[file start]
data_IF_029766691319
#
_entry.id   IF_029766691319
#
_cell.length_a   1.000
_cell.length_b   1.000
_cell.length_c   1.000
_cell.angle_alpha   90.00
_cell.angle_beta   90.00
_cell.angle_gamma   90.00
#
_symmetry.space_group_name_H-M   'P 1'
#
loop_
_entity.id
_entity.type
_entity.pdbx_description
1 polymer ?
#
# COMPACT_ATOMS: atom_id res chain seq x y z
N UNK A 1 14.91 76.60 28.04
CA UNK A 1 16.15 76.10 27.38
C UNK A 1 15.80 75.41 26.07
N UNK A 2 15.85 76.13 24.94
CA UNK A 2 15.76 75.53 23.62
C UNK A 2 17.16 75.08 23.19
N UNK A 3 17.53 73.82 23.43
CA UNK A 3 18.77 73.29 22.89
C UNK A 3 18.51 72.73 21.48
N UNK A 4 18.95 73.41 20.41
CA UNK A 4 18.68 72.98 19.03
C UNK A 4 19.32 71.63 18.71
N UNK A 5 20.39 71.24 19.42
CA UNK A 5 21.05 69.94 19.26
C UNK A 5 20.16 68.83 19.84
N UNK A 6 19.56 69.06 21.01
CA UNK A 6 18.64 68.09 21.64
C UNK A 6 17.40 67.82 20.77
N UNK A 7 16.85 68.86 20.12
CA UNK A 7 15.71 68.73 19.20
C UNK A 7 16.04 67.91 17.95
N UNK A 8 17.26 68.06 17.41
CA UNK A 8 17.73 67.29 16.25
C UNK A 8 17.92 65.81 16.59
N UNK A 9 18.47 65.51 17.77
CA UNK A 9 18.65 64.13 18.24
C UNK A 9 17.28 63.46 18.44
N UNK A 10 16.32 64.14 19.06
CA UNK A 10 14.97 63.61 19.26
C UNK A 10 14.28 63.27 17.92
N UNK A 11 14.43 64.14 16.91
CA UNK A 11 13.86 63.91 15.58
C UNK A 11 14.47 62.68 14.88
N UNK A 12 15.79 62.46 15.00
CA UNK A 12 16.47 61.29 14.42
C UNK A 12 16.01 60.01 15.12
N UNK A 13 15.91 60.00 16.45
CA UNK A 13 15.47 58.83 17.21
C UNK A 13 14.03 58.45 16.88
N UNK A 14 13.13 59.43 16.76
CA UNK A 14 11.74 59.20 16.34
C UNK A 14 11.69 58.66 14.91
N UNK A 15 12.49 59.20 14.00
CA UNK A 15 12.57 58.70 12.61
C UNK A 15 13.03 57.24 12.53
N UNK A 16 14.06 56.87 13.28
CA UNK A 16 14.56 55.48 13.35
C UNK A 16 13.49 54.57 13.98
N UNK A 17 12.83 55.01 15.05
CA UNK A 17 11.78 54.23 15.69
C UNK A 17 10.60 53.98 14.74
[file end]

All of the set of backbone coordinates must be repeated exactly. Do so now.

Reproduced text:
data_IF_029766691319
#
_entry.id   IF_029766691319
#
_cell.length_a   1.000
_cell.length_b   1.000
_cell.length_c   1.000
_cell.angle_alpha   90.00
_cell.angle_beta   90.00
_cell.angle_gamma   90.00
#
_symmetry.space_group_name_H-M   'P 1'
#
loop_
_entity.id
_entity.type
_entity.pdbx_description
1 polymer ?
#
# COMPACT_ATOMS: atom_id res chain seq x y z
N UNK A 1 14.91 76.60 28.04
CA UNK A 1 16.15 76.10 27.38
C UNK A 1 15.80 75.41 26.07
N UNK A 2 15.85 76.13 24.94
CA UNK A 2 15.76 75.53 23.62
C UNK A 2 17.16 75.08 23.19
N UNK A 3 17.53 73.82 23.43
CA UNK A 3 18.77 73.29 22.89
C UNK A 3 18.51 72.73 21.48
N UNK A 4 18.95 73.41 20.41
CA UNK A 4 18.68 72.98 19.03
C UNK A 4 19.32 71.63 18.71
N UNK A 5 20.39 71.24 19.42
CA UNK A 5 21.05 69.94 19.26
C UNK A 5 20.16 68.83 19.84
N UNK A 6 19.56 69.06 21.01
CA UNK A 6 18.64 68.09 21.64
C UNK A 6 17.40 67.82 20.77
N UNK A 7 16.85 68.86 20.12
CA UNK A 7 15.71 68.73 19.20
C UNK A 7 16.04 67.91 17.95
N UNK A 8 17.26 68.06 17.41
CA UNK A 8 17.73 67.29 16.25
C UNK A 8 17.92 65.81 16.59
N UNK A 9 18.47 65.51 17.77
CA UNK A 9 18.65 64.13 18.24
C UNK A 9 17.28 63.46 18.44
N UNK A 10 16.32 64.14 19.06
CA UNK A 10 14.97 63.61 19.26
C UNK A 10 14.28 63.27 17.92
N UNK A 11 14.43 64.14 16.91
CA UNK A 11 13.86 63.91 15.58
C UNK A 11 14.47 62.68 14.88
N UNK A 12 15.79 62.46 15.00
CA UNK A 12 16.47 61.29 14.42
C UNK A 12 16.01 60.01 15.12
N UNK A 13 15.91 60.00 16.45
CA UNK A 13 15.47 58.83 17.21
C UNK A 13 14.03 58.45 16.88
N UNK A 14 13.13 59.43 16.76
CA UNK A 14 11.74 59.20 16.34
C UNK A 14 11.69 58.66 14.91
N UNK A 15 12.49 59.20 14.00
CA UNK A 15 12.57 58.70 12.61
C UNK A 15 13.03 57.24 12.53
N UNK A 16 14.06 56.87 13.28
CA UNK A 16 14.56 55.48 13.35
C UNK A 16 13.49 54.57 13.98
N UNK A 17 12.83 55.01 15.05
CA UNK A 17 11.78 54.23 15.69
C UNK A 17 10.60 53.98 14.74